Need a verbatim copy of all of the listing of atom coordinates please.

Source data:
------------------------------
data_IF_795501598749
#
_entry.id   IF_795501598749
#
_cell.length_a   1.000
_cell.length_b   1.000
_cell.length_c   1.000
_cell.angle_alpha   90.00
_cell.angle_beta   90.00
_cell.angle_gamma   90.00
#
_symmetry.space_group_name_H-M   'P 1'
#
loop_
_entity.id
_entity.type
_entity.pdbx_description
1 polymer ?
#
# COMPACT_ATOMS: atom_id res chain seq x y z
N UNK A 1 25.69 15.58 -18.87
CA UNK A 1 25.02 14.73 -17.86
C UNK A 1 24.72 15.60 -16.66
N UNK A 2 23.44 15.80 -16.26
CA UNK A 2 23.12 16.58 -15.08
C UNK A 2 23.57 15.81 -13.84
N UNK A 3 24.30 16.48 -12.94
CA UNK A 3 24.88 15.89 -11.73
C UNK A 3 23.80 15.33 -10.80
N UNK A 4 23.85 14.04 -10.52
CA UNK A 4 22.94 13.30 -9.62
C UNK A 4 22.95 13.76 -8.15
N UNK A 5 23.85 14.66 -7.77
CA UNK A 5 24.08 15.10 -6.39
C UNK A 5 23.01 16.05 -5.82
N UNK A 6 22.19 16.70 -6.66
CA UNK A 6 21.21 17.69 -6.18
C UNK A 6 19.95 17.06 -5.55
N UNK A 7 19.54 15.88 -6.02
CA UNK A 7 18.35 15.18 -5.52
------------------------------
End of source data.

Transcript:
data_IF_795501598749
#
_entry.id   IF_795501598749
#
_cell.length_a   1.000
_cell.length_b   1.000
_cell.length_c   1.000
_cell.angle_alpha   90.00
_cell.angle_beta   90.00
_cell.angle_gamma   90.00
#
_symmetry.space_group_name_H-M   'P 1'
#
loop_
_entity.id
_entity.type
_entity.pdbx_description
1 polymer ?
#
# COMPACT_ATOMS: atom_id res chain seq x y z
N UNK A 1 25.69 15.58 -18.87
CA UNK A 1 25.02 14.73 -17.86
C UNK A 1 24.72 15.60 -16.66
N UNK A 2 23.44 15.80 -16.26
CA UNK A 2 23.12 16.58 -15.08
C UNK A 2 23.57 15.81 -13.84
N UNK A 3 24.30 16.48 -12.94
CA UNK A 3 24.88 15.89 -11.73
C UNK A 3 23.80 15.33 -10.80
N UNK A 4 23.85 14.04 -10.52
CA UNK A 4 22.94 13.30 -9.62
C UNK A 4 22.95 13.76 -8.15
N UNK A 5 23.85 14.66 -7.77
CA UNK A 5 24.08 15.10 -6.39
C UNK A 5 23.01 16.05 -5.82
N UNK A 6 22.19 16.70 -6.66
CA UNK A 6 21.21 17.69 -6.18
C UNK A 6 19.95 17.06 -5.55
N UNK A 7 19.54 15.88 -6.02
CA UNK A 7 18.35 15.18 -5.52